It is true that France and Germany, despite the inevitable condemnation of the invasion, have in any case maintained open channels with Russia, arguing the need to leave exit routes to avoid Russia’s total humiliation. It is also true that they have been sparing in their aid to Ukraine: according to the Kiel Institute for the World Economy, as of October 3, in terms of total aid Germany was ranked third overall, but only 16th in proportion to its GDP, while France was seventh overall – giving nearly two-thirds less than Poland – and 21st in terms of its GDP. In terms of armaments, France has promised less aid than Australia and even Estonia and Latvia. This cautious distinction from the anti-Russian hawks could allow Paris and Berlin to re-enter the game in the event of peace negotiations, but, even in this case, this would only be possible if the United States authorized or even pushed them to do so (i.e. without recovering those margins of “strategic autonomy” with respect to Washington that the two European capitals had more or less carved out for themselves in the past years).
Energy diplomacy, which had been the cornerstone of German Ostpolitik since the 1970s (and, conversely, a rock in America’s shoe), is practically dead. This is perhaps America’s greatest achievement and the biggest headache for Berlin, not only for political reasons but also for immediate economic reasons. For Paris, the defeat is twofold, on the Atlantic front and on the European front; on the latter, the shift of the center of gravity towards the Baltic (and therefore towards the countries closest to the United States), is accompanied by a new imbalance in its complicated relationship with Germany. Some interested (i.e. French) observers have pointed out that a shift of the center of gravity towards the East harms France more than Germany: the former risks being sucked towards the Mediterranean while the latter sees instead a revaluation of its traditional sphere of influence. Following this logic, one could read the recent anti-German request for WW2 compensation by Poland as a pre-emptive move against a possibly strengthened Germany (let us remember though that Poland can hardly make a move without the agreement of the United States).
In the background of all this stands China, which, regardless of Russia’s intentions, lies at the heart of the whole game. For Americans, Russia has traditionally been of relative importance: it has been most useful as a wedge to divide Europeans (as during the Cold War) and in this sense, Putin and his cohorts have managed to do more and better for the United States than successive American administrations have managed to do in the last thirty years (with the exception, perhaps, of the 2003 war). China, on the other hand, is a strategic competitor against which Washington is deploying all its weapons (political, ideological, diplomatic, military and economic) to the point of making the decoupling project – the reduction of dependence on Chinese products and supply chains – a strategic line not only internally, but also internationally, pushing its alleged friends and allies to follow suit. But these alleged friends and allies have different interests: not only has China now become the first trading partner of the European Union and not only have European investments in China continued to increase, but Germany alone represents 43% of these investments in the last four years, and France around 10%. Economic and political reasons should therefore “naturally” push Berlin and Paris to claim “strategic autonomy” in the Indo-Pacific but, since this “strategic autonomy” can no longer be claimed in Europe, the idea of doing so in Asia has now become a fantasy. This is even more true if Berlin and Paris are fighting among themselves to decide, albeit too late, who represents Europe at a historic juncture in which Europe is actually being represented by Washington. To try to get out of it in one piece, Macron can try to make nice with Biden but, if he is to have any hope of convincing the American president, he will need an unabridged and un-humiliated Russia to resume that balancing game in which Paris has been training over the past one hundred and thirty years.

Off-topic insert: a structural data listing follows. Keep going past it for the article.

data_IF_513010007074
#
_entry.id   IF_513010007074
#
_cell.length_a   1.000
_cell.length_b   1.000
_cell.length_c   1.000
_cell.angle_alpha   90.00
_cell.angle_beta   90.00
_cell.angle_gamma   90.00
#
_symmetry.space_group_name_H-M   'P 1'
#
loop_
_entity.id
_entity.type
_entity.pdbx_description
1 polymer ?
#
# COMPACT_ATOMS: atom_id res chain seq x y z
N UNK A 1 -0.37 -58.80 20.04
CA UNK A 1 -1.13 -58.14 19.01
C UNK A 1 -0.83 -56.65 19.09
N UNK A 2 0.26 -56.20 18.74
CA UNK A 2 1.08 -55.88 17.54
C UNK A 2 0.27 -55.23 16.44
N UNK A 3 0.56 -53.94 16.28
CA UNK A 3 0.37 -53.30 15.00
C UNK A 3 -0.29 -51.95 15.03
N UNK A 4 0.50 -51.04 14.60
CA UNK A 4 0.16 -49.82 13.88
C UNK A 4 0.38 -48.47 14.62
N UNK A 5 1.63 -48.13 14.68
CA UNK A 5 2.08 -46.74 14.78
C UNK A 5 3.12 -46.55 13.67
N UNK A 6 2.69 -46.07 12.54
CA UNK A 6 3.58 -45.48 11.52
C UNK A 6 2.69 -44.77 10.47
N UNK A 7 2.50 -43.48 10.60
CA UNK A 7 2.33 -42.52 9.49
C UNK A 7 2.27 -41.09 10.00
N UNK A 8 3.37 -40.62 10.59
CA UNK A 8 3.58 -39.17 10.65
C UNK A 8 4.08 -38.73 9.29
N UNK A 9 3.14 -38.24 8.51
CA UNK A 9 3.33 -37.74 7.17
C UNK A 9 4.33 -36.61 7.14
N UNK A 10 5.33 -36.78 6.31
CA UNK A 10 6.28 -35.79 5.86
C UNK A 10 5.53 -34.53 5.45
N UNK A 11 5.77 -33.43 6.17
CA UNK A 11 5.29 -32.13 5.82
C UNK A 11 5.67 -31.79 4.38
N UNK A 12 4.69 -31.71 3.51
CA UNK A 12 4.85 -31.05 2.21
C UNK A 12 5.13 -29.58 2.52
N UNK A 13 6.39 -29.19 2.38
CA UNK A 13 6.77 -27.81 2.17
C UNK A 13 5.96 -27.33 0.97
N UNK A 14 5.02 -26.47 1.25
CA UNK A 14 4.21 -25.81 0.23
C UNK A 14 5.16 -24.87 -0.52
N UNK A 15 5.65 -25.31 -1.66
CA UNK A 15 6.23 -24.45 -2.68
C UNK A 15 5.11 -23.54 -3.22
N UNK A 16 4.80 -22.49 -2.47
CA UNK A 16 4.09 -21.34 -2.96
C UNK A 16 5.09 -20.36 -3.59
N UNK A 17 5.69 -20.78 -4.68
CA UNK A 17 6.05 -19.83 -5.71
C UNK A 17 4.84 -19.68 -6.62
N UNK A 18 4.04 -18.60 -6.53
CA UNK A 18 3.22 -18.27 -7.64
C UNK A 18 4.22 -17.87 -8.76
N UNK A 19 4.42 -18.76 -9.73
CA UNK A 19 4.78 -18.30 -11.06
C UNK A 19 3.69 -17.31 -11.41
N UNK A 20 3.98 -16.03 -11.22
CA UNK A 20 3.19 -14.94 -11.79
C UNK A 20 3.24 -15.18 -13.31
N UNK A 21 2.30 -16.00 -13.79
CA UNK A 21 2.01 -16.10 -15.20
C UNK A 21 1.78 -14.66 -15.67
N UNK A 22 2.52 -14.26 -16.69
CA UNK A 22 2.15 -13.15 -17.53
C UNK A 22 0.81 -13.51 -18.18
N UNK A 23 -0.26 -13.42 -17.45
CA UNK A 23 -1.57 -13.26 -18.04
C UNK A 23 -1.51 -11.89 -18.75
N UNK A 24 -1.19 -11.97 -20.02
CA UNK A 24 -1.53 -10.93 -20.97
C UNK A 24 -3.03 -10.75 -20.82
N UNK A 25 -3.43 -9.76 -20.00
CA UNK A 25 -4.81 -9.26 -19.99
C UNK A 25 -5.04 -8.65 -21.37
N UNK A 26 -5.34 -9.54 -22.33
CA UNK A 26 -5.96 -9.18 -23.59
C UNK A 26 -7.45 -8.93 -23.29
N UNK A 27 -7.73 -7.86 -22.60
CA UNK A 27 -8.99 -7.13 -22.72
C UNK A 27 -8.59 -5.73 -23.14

Manlio Graziano, PhD, teaches Geopolitics and Geopolitics of Religions at Sciences Po Paris and at la Sorbonne. He collaborates with the Corriere della Sera (Milan), Scenari (Rome), Limes (Rome), and The Conversation (Paris). He published several books, including at Il Mulino (Italy), Stanford University Press, Columbia University Press, and Palgrave-Macmillan (United States). He is the founder and president of the Nicholas Spykman International Center for Geopolitical Analysis.